AZ Immigration Guru Targets “Anchor” Babies

Lawyer behind the “ID ’em” law wants to tackle birthright citizenship state by state.

<a href="http://commons.wikimedia.org/wiki/File:Two_nurses_with_baby_in_nursery_at_Toronto_East_General_and_Orthopaedic_Hospital,_Toronto,_ON.jpg">Wikimedia</a>


Kris Kobach, the legal mastermind behind Arizona’s infamous immigration law, has a new target: birthright citizenship.

Sitting on an immigration panel at the American Conservative Union’s annual shindig, Kobach, who was recently sworn in as secretary of state in Kansas, told the CPAC crowd that he’s spearheading a new movement to eliminate guarantees of US citizenship for immigrant children born on American soil.

Kobach admits that such a proposal stands little chance on Capitol Hill, but he insists there’s an opening at the state level. He’s teaming up with the Immigration Reform Law Institute in an effort to encourage state legislation setting stricter parameters on who can become a state “citizen.”

Other foes of birthright citizenship have gone so far as to call for a Constitutional amendment, but Kobach sees a more promising path through the states, which he says have the authority to make “certain legal arrangements” that bear “the force of federal law.”

“We can’t change the way Congress define US citizenship, but we can conceive of ways to change how a state defines its own citizenship,” he told the crowd. And while he admitted that this was “maybe not the most important issue with regard to immigration,” he added that tearing down birthright citizenship was important if Americans wanted to remain faithful to their Constitution.

Republican leaders have sought to tamp down this inflammatory issue in the run-up to November 2012. Rep. Lamar Alexander (R-Texas), said he won’t make it a priority in the House Judiciary Committee, and he passed over Rep. Steve King of Iowa—a GOP flamethrower and avid birthright foe—for the chairmanship of Judiciary’s immigration subcommittee.

But Kobach and his fellow panelists made it clear on Thursday that the haters aren’t about to clam up. Panelist Mark Krikorian, executive director of the wonkish Center for Immigration Studies, proclaimed that his “skepticism” about the relevance of birthright citizenship was partly erased by a recent trip to the Arizona border. There he heard tell of a Mexican woman whose water broke as she was being lowered over the border fence. She gave birth to twins, Krikorian said. He went on to claim that the same woman had crossed the border a year earlier to have triplets. “This is an important issue,” he concluded.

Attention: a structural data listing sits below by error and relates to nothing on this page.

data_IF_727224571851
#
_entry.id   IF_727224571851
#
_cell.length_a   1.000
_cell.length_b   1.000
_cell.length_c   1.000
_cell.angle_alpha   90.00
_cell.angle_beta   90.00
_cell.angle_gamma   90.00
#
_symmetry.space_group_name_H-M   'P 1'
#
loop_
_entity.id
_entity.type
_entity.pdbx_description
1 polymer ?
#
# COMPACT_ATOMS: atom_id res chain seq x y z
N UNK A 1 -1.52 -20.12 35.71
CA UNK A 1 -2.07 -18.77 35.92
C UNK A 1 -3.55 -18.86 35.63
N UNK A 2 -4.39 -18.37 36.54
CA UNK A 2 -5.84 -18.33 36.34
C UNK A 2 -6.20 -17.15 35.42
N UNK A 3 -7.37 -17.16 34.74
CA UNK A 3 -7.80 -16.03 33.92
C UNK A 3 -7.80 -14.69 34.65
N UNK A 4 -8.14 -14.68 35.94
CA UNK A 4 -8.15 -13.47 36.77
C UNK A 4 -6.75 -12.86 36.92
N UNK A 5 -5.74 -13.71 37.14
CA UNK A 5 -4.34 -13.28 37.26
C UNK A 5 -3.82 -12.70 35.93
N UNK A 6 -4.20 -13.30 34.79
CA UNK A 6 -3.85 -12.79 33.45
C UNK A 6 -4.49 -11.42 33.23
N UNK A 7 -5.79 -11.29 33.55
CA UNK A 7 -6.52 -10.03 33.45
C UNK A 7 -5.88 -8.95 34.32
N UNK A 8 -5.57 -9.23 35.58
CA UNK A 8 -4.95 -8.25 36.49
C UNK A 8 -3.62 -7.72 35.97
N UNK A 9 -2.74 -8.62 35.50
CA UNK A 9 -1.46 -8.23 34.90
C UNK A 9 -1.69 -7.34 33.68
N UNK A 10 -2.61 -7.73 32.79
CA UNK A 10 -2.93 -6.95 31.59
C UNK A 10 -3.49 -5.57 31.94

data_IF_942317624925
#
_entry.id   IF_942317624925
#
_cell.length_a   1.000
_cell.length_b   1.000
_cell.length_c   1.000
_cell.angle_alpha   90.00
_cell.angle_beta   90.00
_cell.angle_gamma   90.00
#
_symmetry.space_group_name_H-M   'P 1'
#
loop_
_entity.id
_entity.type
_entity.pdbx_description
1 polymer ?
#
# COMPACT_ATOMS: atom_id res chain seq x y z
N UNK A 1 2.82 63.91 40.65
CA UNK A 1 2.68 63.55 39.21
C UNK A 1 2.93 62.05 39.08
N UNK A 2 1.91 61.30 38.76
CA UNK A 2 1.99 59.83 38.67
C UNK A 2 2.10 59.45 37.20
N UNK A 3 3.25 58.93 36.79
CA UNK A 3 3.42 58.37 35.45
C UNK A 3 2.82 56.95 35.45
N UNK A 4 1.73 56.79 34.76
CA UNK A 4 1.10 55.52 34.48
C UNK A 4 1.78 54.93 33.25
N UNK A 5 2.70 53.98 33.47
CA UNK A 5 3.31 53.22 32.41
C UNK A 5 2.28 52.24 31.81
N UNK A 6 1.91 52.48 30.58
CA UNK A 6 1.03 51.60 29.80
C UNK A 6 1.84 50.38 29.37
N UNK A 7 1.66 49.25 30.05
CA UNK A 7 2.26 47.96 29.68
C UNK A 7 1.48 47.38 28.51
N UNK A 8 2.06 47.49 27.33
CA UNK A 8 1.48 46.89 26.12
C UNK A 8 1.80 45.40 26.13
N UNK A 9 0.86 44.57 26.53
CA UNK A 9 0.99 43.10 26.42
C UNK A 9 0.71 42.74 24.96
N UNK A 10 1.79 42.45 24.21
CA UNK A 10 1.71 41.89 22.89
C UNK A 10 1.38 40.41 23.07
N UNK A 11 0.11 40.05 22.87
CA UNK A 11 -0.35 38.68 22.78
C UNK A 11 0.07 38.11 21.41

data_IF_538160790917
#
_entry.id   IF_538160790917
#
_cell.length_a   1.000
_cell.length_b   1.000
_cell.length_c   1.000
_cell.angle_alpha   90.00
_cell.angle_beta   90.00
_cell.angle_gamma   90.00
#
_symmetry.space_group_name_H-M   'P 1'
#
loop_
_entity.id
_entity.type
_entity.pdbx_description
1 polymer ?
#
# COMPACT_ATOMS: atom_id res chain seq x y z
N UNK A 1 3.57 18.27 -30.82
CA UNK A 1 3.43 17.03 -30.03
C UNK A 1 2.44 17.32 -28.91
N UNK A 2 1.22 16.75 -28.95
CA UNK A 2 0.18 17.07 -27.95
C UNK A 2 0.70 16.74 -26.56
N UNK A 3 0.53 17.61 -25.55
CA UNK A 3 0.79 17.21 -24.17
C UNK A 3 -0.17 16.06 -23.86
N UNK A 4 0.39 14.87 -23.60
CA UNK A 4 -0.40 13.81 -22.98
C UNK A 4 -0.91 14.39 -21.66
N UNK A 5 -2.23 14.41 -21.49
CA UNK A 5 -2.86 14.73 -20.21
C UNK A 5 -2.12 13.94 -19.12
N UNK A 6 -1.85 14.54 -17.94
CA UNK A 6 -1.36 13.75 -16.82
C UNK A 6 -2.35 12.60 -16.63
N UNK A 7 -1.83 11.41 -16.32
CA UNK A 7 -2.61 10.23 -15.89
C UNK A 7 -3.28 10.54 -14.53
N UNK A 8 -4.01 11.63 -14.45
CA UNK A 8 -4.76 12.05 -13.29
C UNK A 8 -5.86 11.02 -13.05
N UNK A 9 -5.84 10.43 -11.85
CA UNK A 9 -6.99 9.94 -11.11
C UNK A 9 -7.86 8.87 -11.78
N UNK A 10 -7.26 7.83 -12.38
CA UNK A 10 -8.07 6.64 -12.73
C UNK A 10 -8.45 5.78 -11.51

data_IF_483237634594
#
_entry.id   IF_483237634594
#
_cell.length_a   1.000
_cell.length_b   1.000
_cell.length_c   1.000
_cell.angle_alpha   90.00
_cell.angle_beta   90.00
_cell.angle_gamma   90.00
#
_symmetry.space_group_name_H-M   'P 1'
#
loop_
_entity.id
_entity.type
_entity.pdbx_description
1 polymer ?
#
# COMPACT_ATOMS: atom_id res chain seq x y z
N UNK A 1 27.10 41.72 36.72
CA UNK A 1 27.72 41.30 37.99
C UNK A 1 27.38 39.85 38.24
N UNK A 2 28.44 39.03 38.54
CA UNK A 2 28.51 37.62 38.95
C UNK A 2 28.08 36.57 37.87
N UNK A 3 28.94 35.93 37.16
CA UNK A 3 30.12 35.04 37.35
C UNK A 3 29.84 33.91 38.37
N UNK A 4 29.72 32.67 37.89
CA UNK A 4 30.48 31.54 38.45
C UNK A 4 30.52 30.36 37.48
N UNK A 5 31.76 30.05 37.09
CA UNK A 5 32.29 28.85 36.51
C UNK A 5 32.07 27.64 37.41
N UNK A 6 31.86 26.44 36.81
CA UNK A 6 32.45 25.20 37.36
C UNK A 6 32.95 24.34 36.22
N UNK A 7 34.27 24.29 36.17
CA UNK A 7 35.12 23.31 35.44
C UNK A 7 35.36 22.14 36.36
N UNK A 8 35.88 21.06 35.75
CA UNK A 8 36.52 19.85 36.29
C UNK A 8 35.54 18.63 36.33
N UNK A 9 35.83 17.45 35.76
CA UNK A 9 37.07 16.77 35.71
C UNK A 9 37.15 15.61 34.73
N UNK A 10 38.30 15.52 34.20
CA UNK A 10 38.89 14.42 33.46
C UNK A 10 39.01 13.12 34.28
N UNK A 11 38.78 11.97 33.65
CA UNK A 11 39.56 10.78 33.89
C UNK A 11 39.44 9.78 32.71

The discussion evoked another hobbyhorse of the conservative fringe—the birther conspiracy theory. “Speaking of birth certificates, in some states, you can’t even find them!” joked panelist Dino Teppura of the Indian-American Conservative Council.

After the event, Teppura, a DC lawyer, told me that his concerns about Obama’s birth certificate weren’t just a joking matter. “Personally, I just don’t understand why they don’t put a copy of it somewhere on the Internet,” he said. “It would be a nonissue if I knew there was a copy somewhere.” He emphasized that he believes Obama was born in the US, and that Hawaii officials’ refusal to dig up a hard copy “is probably just a paperwork issue.”

Teppura added that he was born in Denmark before his parents came to America. Nevertheless, he shared the birthers’ concerns about lack of documentation, and he insisted that birthers have been demonized unfairly. “Just to question the presence or lack of it shouldn’t put you in the light of—you’re an extremist or you’re anti-Obama or something. It’s a reasonable thing just to say: Why can’t we just see a copy?”

Kobach is also known for cracking a few birther one-liners. At a 2009 GOP gathering, he joked that what Obama and God had in common was that neither had a birth certificate. But unlike Teppura, Kobach quickly objected to the notion that he was a birther. “Until a court says otherwise, I’ll assume he’s telling the truth,” he said.

Elsewhere at CPAC, immigration hawkishness and birther humor also went hand in hand. On Thursday morning, freshman Rep. Raul Labrador (R-Idaho)—a Puerto Rican, anti-amnesty conservative—delivered the event’s first official joke on the topic. “I was fortunate enough to be an American citizen by birth and I have the birth certificate to prove it,” he told the crowd.

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